A few weeks back, I wrote an article detailing the key hiring strategies to pursue in response to the COVID-19 outbreak. We subsequently delivered a webinar to more than 800 registrants to share more on these ideas through a recommended set of strategic actions and tactics.
In the days since, a new issue has emerged that warrants additional consideration in your COVID-19 planning. With the reduction or elimination of elective procedures across the country, many hospitals that are not yet in the midst of a significant local outbreak (and even some that are) are facing serious revenue shortfalls. In response to this financial downturn, some hospitals are reducing hours for nursing staff.
While this strategy is undoubtedly necessary, it also carries real risk:
- Reduced hours lead to missed opportunities to train and cross-train nursing staff in ways that could be meaningful in the coming weeks and months – whether that’s reinforcing the obvious like infection control or teaching respiratory therapy skills or ventilator skills.
- These actions could increase flight risk once this crisis is over, if not handled well – insensitive communication or talent strategies could significantly hurt engagement.
This isn’t just a risk – this is reality. I have personally heard from several people close to me who have been affected by the second risk. For example, the hospital reduced an employee’s hours, but also communicated that failure to respond to new assignments or inter-hospital transfer requests will be treated as a “mark” against the employee. Considering the competitive market for quality talent today, it’s important to be thoughtful about how to tackle these problems vs. being reactive to the financials alone.
In the coming weeks, it’s unfortunately likely that many of these furloughed or “reduced hours” workers will be needed full-time or more due to increases in the number of infected patients, so the short-term solution of cutting hours is likely a very temporary scenario. That said, if not handled well, this temporary situation could have lasting consequences in terms of organizational loyalty and long-term engagement.
Another big problem is the shortage of personal protective equipment (PPE). It has been well documented that healthcare organizations facing higher patient loads are running low on PPE and many are working extended hours. This is an incredibly stressful time for those on the frontlines, even for those who are not yet fully engaged in fighting this full-time. They know what’s coming – they’ve seen the pictures of healthcare workers who can’t embrace their family members or even be in the same room with them.
Given the above, employees will be even more sensitive to any message you deliver. Now is the time to be as authentic, as rea, and as compassionate as you can be in whatever message you are delivering. Messages that may have been perfectly reasonable five months ago may receive a more negative reaction in today’s climate. The degree to which you engage and support your frontline now is the degree to which you will see your dysfunctional turnover increase on the other side of this crisis. It’s also the degree to which your employer brand will improve or take a lasting hit.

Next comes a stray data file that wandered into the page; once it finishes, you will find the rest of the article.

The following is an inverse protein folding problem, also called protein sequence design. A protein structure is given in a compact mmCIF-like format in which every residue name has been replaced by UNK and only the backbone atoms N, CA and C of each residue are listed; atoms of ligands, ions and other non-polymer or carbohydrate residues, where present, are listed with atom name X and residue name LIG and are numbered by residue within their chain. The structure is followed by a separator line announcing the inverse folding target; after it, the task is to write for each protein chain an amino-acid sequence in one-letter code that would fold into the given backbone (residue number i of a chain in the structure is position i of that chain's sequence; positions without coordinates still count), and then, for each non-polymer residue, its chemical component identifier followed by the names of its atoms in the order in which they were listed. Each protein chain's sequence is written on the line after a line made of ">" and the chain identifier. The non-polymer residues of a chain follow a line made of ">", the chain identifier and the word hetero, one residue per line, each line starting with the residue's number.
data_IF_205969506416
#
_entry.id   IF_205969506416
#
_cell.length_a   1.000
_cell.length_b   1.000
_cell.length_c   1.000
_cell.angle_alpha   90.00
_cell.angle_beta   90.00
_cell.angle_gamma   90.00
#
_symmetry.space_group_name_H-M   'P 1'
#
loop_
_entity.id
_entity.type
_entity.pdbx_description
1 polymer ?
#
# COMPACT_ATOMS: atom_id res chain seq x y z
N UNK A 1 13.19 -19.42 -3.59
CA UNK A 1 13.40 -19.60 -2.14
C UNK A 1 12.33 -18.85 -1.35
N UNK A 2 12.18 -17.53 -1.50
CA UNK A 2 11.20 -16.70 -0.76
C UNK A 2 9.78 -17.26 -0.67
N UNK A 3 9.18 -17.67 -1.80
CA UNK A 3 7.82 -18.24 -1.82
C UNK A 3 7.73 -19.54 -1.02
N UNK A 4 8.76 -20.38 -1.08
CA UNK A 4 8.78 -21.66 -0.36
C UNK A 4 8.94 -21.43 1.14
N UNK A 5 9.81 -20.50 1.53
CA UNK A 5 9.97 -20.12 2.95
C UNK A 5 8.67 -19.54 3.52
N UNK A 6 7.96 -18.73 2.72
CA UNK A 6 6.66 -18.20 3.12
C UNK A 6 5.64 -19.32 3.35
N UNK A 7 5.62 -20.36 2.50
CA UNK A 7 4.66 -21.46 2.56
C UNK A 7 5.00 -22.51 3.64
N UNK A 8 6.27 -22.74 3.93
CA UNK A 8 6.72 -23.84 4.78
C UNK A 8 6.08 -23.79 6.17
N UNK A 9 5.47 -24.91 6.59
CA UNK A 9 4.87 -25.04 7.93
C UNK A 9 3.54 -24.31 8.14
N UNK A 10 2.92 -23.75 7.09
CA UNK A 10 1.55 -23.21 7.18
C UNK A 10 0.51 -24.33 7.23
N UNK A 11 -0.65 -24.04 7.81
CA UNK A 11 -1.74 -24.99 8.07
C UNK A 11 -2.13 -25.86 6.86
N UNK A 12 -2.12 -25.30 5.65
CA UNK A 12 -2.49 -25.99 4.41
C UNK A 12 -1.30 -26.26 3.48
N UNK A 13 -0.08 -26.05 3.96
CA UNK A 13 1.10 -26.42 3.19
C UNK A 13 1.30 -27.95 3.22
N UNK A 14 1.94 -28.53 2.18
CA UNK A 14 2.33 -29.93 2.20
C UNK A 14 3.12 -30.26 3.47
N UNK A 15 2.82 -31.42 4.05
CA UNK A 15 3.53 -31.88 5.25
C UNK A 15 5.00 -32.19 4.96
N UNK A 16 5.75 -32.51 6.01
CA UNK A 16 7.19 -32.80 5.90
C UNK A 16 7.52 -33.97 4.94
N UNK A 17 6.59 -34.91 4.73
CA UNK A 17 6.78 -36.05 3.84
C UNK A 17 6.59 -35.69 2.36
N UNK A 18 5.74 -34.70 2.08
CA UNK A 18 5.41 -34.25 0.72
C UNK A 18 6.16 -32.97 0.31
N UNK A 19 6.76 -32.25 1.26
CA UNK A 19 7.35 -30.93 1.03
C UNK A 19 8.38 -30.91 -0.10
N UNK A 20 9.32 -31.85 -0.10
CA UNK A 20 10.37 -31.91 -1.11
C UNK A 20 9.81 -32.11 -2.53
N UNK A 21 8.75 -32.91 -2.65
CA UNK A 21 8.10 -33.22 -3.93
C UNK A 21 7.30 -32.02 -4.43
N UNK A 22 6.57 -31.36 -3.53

In thinking through suggested practices, here are ways to support your team during this crisis:
- Consider crisis pay increases, especially for those frontline workers directly dealing with COVID-positive patients
- Be transparent about PPE decisions and rationing, including why certain decisions are being made – healthcare workers, unsurprisingly, understand healthcare and know what equipment they should have under ideal circumstances
- Support all frontline managers as much as possible – they are the ones caught between organizational mandates and restrictions and worker’s actual needs and well-being; to the extent possible, support them with communications and in sharing ownership of difficult messages
- Communicate clearly and decisively regarding any policy changes and show empathy and compassion in any decision involving short-term reduction in hours or lack of PPE availability
- Consider those workers who already have or soon will have childcare challenges – with daycares and schools closed in so many areas, it may be difficult for workers to support normal shifts, let alone extra requests; consider partnerships with local childcare providers that are open or in working with the state or local politicians to designate healthcare-specific daycare providers
Your frontline workers are the heroes in this crisis. We know you are committed to supporting them and doing all you can to keep them safe while also trying to manage an incredibly challenging financial scenario.
The tricky balance lies in showing your team you care while also in some cases, reducing hours. How you manage this and how you support your first line managers delivering this communication will make a big difference in your team’s engagement now and after the crisis passes.